It is safe to assume that no previous US president would have passed comments. But Trump could not hide his sense of schadenfreude. "I'm so sorry to hear the news that Jeff Bozo is being shot down by a competitor whose report, as I understand it, is much more accurate than that of his lobbyist, the Amazon Washington Post," has gloated on Twitter. "We hope the card will soon be put into better and more responsible hands!"
It was not the end, anyway.
With almost unlimited resources at his disposal, Bezos hired a group of private investigators to find out how Enquirer had got his hands on his text messages and photos. David Pecker, owner of the Enquirer and longtime friend of Trump, was "apoplectic" when he learned that the tables had been shot, according to the Bezos blogpost, and threatened to publish other material unless Bezos called his investigators.
Dylan Howard, editor of The Enquirer, would have sent an alert e-mail of nine intimate images in harrowing terms. They included a "selfie under the belt – otherwise colloquially known as a madman".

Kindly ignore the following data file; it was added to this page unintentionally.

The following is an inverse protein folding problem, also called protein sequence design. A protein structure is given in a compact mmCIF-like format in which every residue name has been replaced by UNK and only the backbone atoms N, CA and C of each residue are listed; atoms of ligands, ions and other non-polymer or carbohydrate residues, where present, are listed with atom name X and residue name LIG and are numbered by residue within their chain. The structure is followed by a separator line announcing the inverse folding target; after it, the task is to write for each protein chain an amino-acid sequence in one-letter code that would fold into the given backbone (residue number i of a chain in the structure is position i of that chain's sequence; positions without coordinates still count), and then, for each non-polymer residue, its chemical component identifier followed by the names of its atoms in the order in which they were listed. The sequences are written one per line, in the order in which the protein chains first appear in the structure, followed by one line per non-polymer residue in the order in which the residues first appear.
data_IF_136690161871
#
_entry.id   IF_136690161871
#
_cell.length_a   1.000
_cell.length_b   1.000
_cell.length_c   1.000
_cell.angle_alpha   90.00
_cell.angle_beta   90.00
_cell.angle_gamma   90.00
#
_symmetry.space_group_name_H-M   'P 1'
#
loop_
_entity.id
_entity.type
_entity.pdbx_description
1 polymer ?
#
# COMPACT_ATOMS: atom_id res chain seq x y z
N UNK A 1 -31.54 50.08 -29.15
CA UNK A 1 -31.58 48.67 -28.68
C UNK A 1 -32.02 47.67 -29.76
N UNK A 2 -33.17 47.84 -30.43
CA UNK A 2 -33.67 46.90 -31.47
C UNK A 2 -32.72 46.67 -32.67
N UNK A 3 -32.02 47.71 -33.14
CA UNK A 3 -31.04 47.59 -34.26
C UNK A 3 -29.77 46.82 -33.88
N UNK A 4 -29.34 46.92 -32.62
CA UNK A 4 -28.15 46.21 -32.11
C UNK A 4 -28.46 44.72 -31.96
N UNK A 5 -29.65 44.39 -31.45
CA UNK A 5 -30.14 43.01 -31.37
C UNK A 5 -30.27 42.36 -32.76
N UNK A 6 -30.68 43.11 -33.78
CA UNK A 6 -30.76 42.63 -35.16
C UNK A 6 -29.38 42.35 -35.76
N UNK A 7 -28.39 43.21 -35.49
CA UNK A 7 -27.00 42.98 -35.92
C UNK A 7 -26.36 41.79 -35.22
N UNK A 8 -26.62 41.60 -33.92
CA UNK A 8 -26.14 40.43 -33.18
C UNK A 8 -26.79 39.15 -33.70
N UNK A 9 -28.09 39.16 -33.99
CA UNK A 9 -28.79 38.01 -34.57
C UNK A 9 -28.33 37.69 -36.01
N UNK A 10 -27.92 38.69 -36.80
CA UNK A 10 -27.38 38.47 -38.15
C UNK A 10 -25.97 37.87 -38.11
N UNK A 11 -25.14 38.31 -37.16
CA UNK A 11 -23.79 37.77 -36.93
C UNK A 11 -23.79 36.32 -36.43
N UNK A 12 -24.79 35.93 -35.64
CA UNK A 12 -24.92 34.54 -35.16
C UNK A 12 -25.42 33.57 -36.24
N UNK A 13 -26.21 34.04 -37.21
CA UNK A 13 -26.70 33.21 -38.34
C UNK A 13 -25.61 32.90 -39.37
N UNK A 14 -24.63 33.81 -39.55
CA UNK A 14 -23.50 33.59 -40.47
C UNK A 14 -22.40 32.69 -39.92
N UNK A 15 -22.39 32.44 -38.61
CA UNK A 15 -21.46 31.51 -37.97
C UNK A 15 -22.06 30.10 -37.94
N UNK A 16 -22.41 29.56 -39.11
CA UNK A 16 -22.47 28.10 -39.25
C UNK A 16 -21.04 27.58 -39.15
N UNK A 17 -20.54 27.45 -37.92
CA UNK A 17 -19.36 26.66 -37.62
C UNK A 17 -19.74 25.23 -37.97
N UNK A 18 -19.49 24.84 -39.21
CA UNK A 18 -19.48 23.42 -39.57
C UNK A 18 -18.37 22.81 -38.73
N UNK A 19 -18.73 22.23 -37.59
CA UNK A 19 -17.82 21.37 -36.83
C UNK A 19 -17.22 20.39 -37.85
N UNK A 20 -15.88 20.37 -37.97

According to Bezos's report, Pecker's team made an offer: the Enquirer would have agreed not to publish the photos if Bezos and his investigators issued a public statement "stating that they have no knowledge or basis" to suggest that the tabloid coverage was "politically motivated or influenced by political forces".
Bezos refused and punched the bully. "Obviously I do not want to publish personal photos, but I will not participate in their well-known practice of blackmail, political favors, political attacks and corruption," he writes. "I'd rather get up, close this register and see what it crawls out."
His blogpost, published on the neutral Medium website under the title "No thanks, Mr Pecker", reversed the screenplay and gained widespread approval. Journalist Carl Bernstein, who reported the Watergate saga, told CNN that Bezos "acted heroically in this case, stating that neither he nor the Post will be intimidated." Nicholas Thompson, editor of Wired, wrote on Twitter: "Surprising that the National Enquirer was so repugnant that the entire network is rooting for a billionaire who was arrested for a relationship."